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‘Perfect storm’ means layoffs in Coupeville
Despite their commitment to frugality while preparing budgets in recent years, the Coupeville School Board members will likely be forced to make some cuts to district staff this year.
As the budget proposals came out of the state Senate and House of Representatives this month, Superintendent Patty Page said she feels that the district is about to be struck by “the perfect storm.”
In addition to its own revenue shortfall through an enrollment decrease of about 30 full-time students and the loss of federal stimulus money next year, it appears the district will lose its K-5 Enhancement funding, money from I-728 and I-732, which support pay increases and smaller class sizes, and some funding for its homeschool programs.
The district faces a budget gap estimated at more than $1.3 million, and if the Senate’s budget proposal is adopted, the district could face another $238,000 cut.
The Senate’s budget proposes a 3-percent cut across the board to staff salaries, which adds up to $238,000 for Coupeville. However, the senators have stated that districts aren’t required to make the cut to salaries, they’re just required to make a cut equal to that 3-percent amount.
Page said she’s heard some people suggest that districts make up for the loss by taking furlough days, but for Coupeville, that would mean shortening the school year by 10 days.
“It’s one option, but again, it’s something that they’re leaving to every district to decide,” Page said. “It’s going to create inequities ... It’s a travesty. It’s not something I believe is okay.”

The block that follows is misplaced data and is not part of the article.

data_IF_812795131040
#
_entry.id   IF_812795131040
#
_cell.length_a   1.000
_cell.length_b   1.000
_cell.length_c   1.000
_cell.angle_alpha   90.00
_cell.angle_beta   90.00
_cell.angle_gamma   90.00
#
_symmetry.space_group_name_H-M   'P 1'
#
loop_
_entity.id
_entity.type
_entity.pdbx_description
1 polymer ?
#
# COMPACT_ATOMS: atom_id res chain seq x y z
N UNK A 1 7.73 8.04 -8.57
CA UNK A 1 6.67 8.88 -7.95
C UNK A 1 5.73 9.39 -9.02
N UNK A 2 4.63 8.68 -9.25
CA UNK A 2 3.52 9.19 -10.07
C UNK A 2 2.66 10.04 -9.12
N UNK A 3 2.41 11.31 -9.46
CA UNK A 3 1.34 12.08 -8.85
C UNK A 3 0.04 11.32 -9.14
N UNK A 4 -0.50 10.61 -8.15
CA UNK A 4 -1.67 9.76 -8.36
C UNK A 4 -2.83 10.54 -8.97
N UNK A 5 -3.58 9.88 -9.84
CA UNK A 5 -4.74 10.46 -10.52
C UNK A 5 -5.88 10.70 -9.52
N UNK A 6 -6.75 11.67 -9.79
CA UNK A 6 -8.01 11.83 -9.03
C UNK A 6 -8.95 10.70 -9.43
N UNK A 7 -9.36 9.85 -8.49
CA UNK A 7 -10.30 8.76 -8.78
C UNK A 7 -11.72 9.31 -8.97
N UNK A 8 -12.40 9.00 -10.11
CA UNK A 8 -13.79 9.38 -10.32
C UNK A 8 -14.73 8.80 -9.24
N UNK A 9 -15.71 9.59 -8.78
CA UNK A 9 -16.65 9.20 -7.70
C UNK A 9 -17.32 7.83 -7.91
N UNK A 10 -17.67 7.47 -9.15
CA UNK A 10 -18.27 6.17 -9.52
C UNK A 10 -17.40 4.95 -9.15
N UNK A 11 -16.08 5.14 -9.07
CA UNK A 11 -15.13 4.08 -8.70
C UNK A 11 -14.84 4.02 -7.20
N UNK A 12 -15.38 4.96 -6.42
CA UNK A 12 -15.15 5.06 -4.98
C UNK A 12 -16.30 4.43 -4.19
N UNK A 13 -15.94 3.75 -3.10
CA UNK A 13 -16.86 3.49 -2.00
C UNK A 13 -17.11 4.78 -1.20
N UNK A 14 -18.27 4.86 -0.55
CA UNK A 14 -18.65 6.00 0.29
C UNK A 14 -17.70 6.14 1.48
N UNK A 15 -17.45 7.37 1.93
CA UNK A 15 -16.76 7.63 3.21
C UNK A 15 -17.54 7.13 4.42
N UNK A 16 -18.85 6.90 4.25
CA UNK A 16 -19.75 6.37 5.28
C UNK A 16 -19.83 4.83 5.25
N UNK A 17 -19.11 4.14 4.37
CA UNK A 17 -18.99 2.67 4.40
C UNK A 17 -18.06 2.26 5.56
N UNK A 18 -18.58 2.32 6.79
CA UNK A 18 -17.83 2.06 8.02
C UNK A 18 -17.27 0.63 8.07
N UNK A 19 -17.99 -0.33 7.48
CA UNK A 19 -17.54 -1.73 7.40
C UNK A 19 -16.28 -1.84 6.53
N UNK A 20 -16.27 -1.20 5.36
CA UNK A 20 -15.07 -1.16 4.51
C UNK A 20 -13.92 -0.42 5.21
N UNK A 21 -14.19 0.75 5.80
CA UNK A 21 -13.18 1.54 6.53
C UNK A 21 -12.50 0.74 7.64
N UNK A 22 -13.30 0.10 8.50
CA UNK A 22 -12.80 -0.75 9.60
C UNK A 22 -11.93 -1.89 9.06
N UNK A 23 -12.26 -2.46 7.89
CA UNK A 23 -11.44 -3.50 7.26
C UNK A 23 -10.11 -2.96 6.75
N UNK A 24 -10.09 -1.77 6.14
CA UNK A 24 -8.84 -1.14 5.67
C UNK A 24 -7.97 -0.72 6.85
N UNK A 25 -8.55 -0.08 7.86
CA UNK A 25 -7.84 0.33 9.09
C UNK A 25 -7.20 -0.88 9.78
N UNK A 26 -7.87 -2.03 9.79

The House’s proposal, which Page believes is more favorable for the district, does not require the 3-percent cut, but does include freezing the salary schedule for certified staff.
Page and business manager Ben Thomas have been busy crunching numbers and reviewing all aspects of the district’s operations looking for ways to reduce expenses. But she reported that no matter which scenarios they evaluated, the need to reduce programs and staff was inevitable.
Page said the deadline to give certified staff reduction-in-force notices is May 15 and that the district will try to give classified staff information about their positions by June.
“We will do our best to let them know what building they’re in, what they’re teaching and what their assignment is, but it will be a work in progress throughout the summer,” Page said.
Page said district officials will be looking at tightening their belts in as many non-staff areas as possible to reduce the shortfall like electricity and transportation costs. She said they’re also considering all day, every other day kindergarten, increasing facility-use fees and charging for field trips among other things to save and make money.
Page said they’re trying to remain true to the district’s philosophy of putting educational programs and students first, but with the news from the Legislature and the uncertainly of which budget proposals will pass, the outcome is looking “painful at best.”
“I’ve been doing this 11 years, and this is the weirdest thing I’ve ever seen things go in the state,” Thomas added. “We’re in a holding pattern.”
Meanwhile, the 2011 session of the Legislature is scheduled to end Sunday, but a special session is widely predicted to allow representatives more time to grapple with funding issues.